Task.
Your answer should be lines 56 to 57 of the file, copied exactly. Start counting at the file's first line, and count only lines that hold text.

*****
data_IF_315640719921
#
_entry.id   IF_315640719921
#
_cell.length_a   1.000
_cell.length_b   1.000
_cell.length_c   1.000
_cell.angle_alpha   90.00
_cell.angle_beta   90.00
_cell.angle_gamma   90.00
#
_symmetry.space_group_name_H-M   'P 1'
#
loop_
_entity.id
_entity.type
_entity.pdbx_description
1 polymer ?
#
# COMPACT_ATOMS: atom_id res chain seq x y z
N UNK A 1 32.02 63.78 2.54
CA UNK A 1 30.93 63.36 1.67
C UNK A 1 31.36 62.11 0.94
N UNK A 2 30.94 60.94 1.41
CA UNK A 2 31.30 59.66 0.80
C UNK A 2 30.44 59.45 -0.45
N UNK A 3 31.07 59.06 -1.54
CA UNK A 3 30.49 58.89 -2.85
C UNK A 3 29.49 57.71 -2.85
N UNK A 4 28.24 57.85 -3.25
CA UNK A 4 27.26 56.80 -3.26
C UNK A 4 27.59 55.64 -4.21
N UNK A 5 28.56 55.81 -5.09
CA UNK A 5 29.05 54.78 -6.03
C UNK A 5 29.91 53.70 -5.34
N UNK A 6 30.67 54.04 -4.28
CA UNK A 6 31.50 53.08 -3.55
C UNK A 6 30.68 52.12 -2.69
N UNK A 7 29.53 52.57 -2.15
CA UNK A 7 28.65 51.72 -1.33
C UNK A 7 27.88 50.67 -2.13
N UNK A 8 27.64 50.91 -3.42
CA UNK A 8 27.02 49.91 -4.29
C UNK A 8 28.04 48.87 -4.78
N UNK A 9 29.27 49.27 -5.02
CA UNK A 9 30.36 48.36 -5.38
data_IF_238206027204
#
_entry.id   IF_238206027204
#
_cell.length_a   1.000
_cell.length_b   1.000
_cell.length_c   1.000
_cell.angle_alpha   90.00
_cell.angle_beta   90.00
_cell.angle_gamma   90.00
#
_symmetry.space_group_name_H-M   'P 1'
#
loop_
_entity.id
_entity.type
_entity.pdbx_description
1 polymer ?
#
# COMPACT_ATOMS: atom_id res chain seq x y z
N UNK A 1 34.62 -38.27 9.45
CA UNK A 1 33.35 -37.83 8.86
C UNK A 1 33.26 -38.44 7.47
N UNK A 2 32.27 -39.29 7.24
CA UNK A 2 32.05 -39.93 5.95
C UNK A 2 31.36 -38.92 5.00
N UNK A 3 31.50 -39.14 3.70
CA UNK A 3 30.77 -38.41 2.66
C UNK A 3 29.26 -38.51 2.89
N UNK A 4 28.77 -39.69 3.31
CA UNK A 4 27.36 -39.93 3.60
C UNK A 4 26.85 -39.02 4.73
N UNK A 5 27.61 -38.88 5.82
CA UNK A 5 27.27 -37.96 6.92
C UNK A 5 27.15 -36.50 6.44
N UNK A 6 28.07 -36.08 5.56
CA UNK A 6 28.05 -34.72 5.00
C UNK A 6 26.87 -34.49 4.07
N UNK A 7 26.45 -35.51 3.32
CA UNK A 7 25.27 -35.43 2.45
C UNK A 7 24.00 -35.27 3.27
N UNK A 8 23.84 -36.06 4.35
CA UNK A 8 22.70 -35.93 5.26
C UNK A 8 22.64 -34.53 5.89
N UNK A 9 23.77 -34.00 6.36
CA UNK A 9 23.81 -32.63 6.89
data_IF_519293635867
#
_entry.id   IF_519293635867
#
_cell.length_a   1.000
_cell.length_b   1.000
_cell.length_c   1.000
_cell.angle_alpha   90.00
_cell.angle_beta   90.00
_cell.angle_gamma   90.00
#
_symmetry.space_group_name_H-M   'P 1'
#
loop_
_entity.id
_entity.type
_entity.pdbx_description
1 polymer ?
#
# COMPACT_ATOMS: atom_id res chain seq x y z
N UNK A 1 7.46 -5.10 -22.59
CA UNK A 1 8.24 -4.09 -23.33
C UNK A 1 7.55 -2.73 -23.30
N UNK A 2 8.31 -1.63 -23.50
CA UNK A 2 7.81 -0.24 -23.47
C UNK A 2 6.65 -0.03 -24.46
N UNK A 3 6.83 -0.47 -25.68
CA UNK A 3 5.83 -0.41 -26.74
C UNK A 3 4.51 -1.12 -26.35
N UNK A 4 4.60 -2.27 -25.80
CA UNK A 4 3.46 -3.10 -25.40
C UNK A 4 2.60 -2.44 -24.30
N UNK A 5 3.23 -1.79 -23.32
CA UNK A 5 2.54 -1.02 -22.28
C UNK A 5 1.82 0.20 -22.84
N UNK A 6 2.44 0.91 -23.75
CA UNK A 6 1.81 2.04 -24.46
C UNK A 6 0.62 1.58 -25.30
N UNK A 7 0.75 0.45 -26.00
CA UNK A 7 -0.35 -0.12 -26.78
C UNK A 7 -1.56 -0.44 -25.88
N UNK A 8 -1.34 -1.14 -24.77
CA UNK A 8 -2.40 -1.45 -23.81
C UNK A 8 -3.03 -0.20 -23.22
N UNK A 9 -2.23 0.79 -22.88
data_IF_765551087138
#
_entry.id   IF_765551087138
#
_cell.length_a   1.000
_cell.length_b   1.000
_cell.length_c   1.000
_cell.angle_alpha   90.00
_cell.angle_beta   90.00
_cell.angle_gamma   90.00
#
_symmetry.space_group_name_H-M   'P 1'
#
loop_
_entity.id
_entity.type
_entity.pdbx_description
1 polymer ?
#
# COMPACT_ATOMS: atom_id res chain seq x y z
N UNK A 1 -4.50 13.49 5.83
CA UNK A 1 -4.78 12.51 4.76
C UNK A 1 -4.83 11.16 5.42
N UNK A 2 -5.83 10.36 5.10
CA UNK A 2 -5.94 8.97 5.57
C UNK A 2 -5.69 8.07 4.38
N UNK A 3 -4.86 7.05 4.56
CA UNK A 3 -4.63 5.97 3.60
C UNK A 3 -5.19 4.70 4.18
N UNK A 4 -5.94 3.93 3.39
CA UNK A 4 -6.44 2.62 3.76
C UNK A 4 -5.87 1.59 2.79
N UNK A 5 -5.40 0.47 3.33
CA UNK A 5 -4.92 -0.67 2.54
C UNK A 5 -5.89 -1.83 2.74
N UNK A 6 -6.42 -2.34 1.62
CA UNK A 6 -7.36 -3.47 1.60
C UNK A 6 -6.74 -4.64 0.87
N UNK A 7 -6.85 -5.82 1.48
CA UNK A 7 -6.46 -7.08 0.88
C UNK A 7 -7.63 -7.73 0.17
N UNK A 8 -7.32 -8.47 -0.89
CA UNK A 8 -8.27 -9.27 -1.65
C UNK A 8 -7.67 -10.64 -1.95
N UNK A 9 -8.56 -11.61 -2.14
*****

_cell.angle_gamma   90.00
#